November 18, 2011 mcfadyena

December IT trip as planned

Above is a picture of Avery reading to Trey and holding his hand while I was flushing and de-accessing Trey after his infusion today. Avery is growing up to be a thoughtful, caring and kind little brother.
Trey’s IT dosing schedule has been left as originally planned. Our next trip to UNC is December 11-20. Trey missed his November dose so that his body and back can heal. Trey will get his next dose on December 13 via lumbar puncture. Although unfortunate that Trey missed a dose, it is what it is. Trey is in the trial, he got his first dose, our waiting is done. As I mentioned in my last post, getting used to life in a trial has been an adjustment. There have been a lot of major changes in our lives in the past three monthes. I don’t think I will ever again feel the intense anxiety and fear I did before Trey qualified for this trial. Then the excitement and busy’ness’ of the gala, followed by a three week family trip to UNC for port placement and first dose in a phase I experimental trial, then a trip home, and days later, emergency removal of an infected port. All on top of regular life stuff.
In the past two days I’ve finally had a chance to sit down and read to my kids and just hang out. It’s been soooo nice.
It’s also been really neat noticing changes in Trey. At first I was a little disappointed I didn’t notice more in Trey sooner. However, I have realized that although the changes aren’t striking, there have been small but significant changes. It also occurred to me that if Trey’s cognitive skills didn’t begin to decline as early or quickly as other boys with MPS II, maybe changes wouldn’t be as quick or noticeable either. Who knows… that’s the beauty of a trial! Here’s what I have noticed: Trey is better able to play with his siblings. I didn’t notice it until recently, but I haven’t had to intervene in squabbles nearly as often. Previously, Sadie and Avery could play for hours alone together, without disruption. As much as Trey wanted to be involved, he struggled. He didn’t have the patience or language to ask for something, wait to for a response, and if Avery or Sadie said no, to work it out without grabbing or hitting. If Trey was with his siblings, you knew because someone would end up frustrated or crying. However, this past week, I’ve noticed all three kids playing together for lengths of time with ease. I even noticed Trey and Avery off playing together, wanting to play alone, without Sadie. As bad as I felt for Sadie, this has NEVER happened before. Avery used to ask Trey to do or play something and Trey wasn’t able to hold focus for long enough to do the game Avery wanted to. Ave would inadvertently end up going to Sadie, who could participate.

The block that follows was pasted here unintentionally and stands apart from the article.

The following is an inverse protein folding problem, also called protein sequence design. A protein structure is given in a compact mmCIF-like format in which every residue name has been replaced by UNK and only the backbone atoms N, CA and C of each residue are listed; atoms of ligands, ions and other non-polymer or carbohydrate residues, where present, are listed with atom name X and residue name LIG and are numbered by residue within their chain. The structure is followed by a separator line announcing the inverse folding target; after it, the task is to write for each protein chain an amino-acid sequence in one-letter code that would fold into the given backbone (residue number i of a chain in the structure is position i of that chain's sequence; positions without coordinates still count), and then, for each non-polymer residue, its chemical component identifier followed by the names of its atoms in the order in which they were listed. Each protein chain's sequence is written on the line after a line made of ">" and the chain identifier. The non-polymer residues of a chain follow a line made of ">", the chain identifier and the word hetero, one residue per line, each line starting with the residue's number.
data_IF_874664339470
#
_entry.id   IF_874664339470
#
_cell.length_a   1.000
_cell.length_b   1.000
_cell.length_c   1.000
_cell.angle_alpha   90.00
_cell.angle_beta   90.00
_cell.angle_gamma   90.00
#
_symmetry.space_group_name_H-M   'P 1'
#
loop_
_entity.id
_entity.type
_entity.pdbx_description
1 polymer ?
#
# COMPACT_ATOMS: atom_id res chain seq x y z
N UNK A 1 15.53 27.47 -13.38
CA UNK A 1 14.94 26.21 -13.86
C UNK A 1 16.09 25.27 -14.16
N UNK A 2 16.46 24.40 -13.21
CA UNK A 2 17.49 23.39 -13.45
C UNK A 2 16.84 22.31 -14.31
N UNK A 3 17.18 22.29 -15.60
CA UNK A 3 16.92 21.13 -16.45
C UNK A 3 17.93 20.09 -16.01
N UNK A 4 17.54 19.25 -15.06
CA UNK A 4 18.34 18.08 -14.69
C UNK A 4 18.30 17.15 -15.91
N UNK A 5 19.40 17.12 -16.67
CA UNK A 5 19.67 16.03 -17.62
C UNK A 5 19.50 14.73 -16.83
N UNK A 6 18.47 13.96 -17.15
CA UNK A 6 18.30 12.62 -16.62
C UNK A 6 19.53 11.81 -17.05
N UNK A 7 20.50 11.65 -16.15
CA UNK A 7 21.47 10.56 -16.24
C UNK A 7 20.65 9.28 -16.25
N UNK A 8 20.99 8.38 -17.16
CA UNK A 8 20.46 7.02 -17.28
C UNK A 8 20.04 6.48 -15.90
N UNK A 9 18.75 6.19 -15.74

Trey has also lost no skills through all that’s gone on. In the past, any breaks in speech or occupational therapy services would lead to small set backs. He would always regain the skills, but there was a step back. Not this time. In addition, all his providers have commented on an increase in focus, attention, and perseverance. And last but not least, I’ve noticed subtle changes in language, mostly in Trey’s attempts to pronounce more syllabyls in words (ie. ‘banana’ instead of ‘nana’).


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